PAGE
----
George Osborne, Britain’s Chancellor of the Exchequer, the equal of other countries’ Finance Minister or Treasury Secretary gave his 2015 budget speech in parliament recently.

Osborne stated that the UK’s creative industries are a very important contributor to the British economy and we want to make our TV George Osborneand film tax credits more generous.

Osborne went on to further state that “Britain is a cultural centre of the world, and with these tax changes, I am determined we will stay that way.”

The budget showed that the film tax relief will increase from 20 percent to 25 percent for all qualifying core expenditure and for all eligible film productions.” He added that “the distinction between limited budget films and all others will be removed.” subject to state aid approval by the European Commission. The changes will take effect on or after April 1, 2015 or the date of state aid approval, whichever is the later date.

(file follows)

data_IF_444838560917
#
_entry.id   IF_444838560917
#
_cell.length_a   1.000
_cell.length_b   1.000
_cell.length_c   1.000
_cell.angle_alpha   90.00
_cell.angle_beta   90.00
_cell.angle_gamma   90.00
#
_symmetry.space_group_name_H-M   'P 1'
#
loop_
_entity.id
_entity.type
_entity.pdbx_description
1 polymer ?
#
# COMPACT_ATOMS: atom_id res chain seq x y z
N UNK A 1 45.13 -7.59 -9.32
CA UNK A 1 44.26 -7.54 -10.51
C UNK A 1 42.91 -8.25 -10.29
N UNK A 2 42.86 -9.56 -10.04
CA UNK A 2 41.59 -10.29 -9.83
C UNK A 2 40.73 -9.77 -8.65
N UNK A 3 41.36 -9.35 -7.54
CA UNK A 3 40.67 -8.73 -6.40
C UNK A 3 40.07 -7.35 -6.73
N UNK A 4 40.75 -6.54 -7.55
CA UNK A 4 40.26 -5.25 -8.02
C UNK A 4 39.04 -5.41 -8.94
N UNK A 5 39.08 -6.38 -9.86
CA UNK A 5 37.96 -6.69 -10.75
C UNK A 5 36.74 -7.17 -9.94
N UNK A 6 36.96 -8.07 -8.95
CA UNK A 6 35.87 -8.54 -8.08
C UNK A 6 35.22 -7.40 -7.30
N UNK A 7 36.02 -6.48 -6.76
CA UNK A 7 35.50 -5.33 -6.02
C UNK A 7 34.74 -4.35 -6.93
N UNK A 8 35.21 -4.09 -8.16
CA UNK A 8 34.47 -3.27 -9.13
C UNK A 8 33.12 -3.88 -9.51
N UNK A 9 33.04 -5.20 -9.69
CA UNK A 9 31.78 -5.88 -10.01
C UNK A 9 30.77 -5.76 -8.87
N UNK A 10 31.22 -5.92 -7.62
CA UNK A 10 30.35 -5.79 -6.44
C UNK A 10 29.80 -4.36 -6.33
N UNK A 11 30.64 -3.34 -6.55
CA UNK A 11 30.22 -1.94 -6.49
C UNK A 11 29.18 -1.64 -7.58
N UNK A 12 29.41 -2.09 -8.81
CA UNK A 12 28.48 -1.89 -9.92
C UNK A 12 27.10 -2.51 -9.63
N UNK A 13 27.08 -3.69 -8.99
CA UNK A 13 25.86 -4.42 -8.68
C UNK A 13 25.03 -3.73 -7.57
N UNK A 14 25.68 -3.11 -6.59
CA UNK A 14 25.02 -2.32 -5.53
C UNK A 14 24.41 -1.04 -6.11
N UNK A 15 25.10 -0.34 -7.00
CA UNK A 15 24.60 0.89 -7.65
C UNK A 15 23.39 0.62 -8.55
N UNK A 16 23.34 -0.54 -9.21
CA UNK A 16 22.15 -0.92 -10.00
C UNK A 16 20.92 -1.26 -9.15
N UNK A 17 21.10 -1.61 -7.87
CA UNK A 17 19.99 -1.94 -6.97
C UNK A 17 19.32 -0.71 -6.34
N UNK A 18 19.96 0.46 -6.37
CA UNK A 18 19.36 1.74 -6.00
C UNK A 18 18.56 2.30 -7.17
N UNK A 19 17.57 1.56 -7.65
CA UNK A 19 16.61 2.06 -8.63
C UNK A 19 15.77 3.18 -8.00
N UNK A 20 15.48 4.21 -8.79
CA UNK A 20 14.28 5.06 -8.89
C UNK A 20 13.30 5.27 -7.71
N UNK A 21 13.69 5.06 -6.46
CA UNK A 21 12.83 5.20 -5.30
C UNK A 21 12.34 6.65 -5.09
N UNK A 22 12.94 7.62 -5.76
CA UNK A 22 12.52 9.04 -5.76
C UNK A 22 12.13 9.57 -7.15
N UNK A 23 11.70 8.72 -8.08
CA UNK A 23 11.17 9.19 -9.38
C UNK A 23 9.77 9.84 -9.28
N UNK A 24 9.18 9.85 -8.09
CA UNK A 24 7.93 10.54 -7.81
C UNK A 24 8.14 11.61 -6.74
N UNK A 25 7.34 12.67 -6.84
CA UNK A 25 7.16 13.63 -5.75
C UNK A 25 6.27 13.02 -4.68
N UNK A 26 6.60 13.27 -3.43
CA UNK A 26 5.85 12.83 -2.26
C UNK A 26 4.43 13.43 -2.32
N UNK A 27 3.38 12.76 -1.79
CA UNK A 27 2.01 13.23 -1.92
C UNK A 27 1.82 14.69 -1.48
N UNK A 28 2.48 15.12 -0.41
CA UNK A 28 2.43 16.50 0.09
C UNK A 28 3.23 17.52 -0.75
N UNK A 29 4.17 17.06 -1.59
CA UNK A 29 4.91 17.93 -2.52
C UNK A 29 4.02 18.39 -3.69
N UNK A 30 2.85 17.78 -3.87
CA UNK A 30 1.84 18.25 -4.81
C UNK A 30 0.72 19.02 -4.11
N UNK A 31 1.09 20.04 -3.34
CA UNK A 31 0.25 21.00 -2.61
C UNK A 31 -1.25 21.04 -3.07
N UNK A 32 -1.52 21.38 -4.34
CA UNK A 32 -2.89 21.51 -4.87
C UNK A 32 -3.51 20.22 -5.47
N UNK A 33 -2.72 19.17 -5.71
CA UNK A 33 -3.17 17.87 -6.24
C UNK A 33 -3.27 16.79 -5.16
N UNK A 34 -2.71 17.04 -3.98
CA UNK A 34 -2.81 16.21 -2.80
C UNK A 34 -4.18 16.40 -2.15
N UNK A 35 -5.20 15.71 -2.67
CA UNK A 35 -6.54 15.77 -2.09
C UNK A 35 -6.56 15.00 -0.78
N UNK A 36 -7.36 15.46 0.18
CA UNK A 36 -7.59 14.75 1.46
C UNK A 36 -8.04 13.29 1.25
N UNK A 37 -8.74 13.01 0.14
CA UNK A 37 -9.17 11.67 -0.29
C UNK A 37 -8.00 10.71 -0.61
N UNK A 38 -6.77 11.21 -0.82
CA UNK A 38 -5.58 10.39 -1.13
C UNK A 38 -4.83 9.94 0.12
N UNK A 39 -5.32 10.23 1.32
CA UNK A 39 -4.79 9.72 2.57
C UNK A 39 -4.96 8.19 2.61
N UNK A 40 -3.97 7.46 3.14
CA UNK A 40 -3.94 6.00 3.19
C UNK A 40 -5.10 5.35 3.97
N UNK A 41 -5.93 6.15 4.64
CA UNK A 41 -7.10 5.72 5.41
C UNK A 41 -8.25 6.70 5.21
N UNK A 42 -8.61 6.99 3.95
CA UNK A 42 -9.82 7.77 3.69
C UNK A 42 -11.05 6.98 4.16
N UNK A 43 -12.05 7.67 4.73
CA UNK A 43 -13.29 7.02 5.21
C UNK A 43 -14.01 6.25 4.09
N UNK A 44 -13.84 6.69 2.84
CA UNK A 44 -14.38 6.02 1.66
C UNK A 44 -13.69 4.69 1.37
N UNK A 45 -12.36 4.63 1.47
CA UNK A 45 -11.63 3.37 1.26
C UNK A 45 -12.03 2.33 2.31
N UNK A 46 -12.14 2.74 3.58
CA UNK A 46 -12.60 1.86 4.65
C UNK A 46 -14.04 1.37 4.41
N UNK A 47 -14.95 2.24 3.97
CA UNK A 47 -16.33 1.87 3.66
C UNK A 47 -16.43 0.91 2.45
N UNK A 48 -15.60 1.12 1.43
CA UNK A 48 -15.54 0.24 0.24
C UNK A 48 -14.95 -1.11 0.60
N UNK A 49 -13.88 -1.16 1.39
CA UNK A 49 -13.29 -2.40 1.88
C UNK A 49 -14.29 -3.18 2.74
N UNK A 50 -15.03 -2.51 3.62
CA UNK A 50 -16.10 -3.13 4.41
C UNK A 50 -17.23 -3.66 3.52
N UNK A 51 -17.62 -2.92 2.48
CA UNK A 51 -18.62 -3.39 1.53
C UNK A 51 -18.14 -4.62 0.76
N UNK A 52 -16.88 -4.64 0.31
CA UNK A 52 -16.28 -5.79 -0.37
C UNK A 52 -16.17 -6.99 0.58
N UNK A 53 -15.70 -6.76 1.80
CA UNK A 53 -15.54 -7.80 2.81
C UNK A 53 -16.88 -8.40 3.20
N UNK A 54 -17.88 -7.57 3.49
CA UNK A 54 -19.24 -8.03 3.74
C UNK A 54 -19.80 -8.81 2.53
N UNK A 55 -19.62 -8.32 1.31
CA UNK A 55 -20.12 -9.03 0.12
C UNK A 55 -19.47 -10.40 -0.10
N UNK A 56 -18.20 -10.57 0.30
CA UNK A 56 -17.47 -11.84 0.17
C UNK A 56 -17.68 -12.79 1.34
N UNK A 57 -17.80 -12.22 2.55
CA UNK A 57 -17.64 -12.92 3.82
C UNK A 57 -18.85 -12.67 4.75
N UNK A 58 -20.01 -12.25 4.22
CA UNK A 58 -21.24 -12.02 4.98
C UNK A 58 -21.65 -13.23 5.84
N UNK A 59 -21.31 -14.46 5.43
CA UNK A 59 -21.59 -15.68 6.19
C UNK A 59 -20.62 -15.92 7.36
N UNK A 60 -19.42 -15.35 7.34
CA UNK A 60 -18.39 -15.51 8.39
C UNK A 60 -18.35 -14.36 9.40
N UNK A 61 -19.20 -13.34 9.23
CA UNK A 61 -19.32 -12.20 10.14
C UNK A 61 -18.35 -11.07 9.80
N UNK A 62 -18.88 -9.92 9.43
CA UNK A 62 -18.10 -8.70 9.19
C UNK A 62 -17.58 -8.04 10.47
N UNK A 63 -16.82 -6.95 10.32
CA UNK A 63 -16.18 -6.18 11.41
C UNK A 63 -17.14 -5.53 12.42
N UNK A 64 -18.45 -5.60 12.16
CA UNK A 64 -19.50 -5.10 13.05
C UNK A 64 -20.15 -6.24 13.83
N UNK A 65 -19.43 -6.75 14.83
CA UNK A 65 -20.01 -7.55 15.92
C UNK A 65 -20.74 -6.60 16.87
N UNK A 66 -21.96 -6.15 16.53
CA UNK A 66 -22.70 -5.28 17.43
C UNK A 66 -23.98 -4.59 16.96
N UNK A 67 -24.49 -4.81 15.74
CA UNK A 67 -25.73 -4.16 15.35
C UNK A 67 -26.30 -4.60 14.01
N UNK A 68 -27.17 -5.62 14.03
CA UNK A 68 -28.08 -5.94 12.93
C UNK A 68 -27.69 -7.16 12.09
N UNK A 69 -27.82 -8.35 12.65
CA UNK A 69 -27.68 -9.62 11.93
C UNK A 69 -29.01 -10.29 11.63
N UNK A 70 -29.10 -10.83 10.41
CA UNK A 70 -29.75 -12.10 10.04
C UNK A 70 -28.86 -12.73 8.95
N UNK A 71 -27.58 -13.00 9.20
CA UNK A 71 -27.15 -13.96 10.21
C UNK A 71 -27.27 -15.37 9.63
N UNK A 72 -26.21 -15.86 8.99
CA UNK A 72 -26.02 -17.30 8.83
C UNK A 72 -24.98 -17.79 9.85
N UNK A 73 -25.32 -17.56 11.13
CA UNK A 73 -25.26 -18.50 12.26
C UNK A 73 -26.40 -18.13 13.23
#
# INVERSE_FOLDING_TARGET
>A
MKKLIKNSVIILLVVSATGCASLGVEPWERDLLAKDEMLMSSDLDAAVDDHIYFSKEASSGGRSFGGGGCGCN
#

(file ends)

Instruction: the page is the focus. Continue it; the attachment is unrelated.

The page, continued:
A spokes-person for the British Film Institute said the new budget offered “yet further evidence that tax reliefs are working for the creative sector.”

Caroline Norbury, CEO of Creative England, said “2014 had been a record-breaking year for the creative sector, which was growing faster than any other industry sector.” Thanks to a winning combination of attractive tax-incentives and world-class creative talent. Film production brought an incredible £1.23billion to the UK economy and these incentives will enable us to compete on a global scale. It’s no accident that Disney chose to film its biggest blockbusters of 2015 in England”.


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